For most types of packaging companies, production and manufacturing companies or even industrial facilities, floor scales are a standard part of the equipment. These scales come in a range of different sizes and with optional features that can streamline the weighing process for any Dallas, TX business.
Review Of Practices
The use of floor scales is basic, without the need for any special operator training. These scales are designed for medium to heavy loads on pallets, in bins or even in barrels. They are often designed with stainless steel or painted carbon steel platforms, and some will be designed to stand up to washdown procedures, an important consideration in food and beverage manufacturing, pharmaceutical production and other types of consumer products.
While it may seem unnecessary to take your Dallas, TX employees through a step-by-step review of how to correctly use floor scales, there are a lot of bad habits that can be developed over time. By stressing the best use practices, it is possible to extend the life of the scale and to reduce the need for constant calibration.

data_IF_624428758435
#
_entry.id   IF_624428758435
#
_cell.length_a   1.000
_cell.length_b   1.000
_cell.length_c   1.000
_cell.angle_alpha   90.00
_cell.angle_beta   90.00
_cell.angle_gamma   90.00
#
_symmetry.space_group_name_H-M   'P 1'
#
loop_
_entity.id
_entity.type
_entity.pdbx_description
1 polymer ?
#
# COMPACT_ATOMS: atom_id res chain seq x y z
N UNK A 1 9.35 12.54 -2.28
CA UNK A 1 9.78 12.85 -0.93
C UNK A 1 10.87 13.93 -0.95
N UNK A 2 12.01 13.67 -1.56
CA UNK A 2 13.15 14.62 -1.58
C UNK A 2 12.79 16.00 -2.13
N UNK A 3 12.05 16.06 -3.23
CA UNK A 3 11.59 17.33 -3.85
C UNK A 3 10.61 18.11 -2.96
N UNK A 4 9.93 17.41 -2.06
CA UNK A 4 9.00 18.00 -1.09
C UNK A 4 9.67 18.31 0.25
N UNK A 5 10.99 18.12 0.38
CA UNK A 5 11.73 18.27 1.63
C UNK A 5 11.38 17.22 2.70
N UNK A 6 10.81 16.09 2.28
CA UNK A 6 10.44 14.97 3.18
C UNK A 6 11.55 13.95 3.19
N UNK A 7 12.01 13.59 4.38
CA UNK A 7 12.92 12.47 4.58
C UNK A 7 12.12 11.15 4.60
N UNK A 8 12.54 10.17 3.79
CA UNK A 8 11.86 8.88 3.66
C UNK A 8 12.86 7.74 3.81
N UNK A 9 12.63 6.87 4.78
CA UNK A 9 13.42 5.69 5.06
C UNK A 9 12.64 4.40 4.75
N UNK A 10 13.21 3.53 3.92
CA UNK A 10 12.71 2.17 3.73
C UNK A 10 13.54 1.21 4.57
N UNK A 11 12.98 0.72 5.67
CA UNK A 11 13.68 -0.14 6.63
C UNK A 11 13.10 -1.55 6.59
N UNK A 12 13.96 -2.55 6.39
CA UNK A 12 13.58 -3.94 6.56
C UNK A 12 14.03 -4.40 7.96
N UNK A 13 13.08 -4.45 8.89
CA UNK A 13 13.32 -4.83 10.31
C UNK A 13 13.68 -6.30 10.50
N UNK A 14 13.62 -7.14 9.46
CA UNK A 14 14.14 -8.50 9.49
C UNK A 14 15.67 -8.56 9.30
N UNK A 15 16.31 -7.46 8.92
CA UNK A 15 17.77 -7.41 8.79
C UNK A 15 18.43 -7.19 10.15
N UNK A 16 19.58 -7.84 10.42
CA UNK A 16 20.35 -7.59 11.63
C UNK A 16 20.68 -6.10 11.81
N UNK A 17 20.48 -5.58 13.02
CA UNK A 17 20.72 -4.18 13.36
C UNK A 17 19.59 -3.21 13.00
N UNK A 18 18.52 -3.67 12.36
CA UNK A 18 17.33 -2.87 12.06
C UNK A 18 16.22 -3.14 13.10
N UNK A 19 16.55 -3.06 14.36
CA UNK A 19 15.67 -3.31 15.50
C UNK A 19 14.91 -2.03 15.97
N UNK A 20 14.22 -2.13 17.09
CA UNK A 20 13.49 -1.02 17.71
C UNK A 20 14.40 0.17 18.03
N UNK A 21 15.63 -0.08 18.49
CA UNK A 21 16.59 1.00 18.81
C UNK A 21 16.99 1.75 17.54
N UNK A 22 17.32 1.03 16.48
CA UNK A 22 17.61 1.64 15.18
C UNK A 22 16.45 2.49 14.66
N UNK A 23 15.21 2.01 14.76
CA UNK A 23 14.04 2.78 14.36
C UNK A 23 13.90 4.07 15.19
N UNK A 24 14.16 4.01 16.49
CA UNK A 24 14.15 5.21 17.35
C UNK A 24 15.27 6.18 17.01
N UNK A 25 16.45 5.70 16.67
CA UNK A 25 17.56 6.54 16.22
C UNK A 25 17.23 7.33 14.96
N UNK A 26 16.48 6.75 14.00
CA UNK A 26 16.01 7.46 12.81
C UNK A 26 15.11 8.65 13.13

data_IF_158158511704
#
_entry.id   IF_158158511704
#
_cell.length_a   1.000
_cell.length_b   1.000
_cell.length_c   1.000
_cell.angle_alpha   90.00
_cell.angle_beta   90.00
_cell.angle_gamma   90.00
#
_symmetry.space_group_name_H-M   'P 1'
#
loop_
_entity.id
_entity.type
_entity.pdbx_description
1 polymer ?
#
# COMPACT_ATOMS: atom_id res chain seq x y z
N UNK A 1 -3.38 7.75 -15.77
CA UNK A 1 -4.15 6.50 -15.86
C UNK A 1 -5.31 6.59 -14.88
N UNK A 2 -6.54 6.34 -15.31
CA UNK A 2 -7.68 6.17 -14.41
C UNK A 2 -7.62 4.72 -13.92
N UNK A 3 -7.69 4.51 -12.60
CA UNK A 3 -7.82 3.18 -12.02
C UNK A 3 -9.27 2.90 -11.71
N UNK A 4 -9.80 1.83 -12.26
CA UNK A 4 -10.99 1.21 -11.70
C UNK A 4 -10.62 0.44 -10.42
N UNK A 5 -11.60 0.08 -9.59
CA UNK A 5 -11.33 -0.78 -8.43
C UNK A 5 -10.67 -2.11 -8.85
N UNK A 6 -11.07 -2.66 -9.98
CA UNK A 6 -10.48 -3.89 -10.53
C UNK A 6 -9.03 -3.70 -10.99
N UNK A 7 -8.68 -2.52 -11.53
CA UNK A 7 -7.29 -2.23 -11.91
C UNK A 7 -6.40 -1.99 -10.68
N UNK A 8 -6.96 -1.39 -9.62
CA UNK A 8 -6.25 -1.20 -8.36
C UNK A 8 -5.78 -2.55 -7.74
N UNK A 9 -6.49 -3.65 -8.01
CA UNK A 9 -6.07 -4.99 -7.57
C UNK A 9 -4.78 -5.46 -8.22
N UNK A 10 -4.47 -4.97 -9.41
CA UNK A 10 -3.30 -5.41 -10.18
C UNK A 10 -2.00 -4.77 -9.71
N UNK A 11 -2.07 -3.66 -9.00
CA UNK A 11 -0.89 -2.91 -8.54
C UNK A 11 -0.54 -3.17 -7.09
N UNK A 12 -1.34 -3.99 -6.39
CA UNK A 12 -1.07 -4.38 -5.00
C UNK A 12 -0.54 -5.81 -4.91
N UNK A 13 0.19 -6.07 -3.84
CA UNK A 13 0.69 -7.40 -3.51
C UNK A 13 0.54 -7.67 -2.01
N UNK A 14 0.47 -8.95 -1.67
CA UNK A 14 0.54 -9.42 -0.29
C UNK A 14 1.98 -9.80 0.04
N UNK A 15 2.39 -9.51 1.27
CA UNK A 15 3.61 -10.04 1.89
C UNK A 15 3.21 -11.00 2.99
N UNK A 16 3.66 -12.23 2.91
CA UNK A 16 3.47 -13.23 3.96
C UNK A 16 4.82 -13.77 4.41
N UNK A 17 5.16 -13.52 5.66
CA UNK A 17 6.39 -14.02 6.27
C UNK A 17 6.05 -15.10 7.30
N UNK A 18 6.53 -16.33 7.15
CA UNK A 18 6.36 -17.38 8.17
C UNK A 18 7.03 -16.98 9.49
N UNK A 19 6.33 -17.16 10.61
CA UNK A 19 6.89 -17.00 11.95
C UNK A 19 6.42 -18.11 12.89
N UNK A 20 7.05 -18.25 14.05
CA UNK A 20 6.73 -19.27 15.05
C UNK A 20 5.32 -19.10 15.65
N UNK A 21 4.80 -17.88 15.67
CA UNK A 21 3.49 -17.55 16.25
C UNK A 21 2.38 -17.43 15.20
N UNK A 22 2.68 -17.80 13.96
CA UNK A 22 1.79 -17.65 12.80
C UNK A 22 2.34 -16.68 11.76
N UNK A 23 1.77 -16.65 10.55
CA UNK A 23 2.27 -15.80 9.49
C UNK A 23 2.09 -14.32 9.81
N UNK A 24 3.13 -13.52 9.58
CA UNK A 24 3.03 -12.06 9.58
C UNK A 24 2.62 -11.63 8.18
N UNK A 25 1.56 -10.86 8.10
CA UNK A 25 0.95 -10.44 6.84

Placing Loads on the Scale
One of the worst things for any scale is a shock. When a load is dropped onto the scale, it can impact the scale and damage the load cell. All loads should be lowered onto the scale without any drop onto the platform.
Another consideration is removing loads from the scale. Sometimes equipment operators get in a bad habit of dragging the forks up the lip of the scale and then sliding them forward to pick up the load. This impact and “hit” to the edge of the scale is also a problem.
It is also important to consider how loads will be moved onto and off the scale. By having the ability to have on and off ramps on the scale, there is less risk of the equipment operator clipping the platform in trying to maneuver into or out of the scale.
1 person likes this post.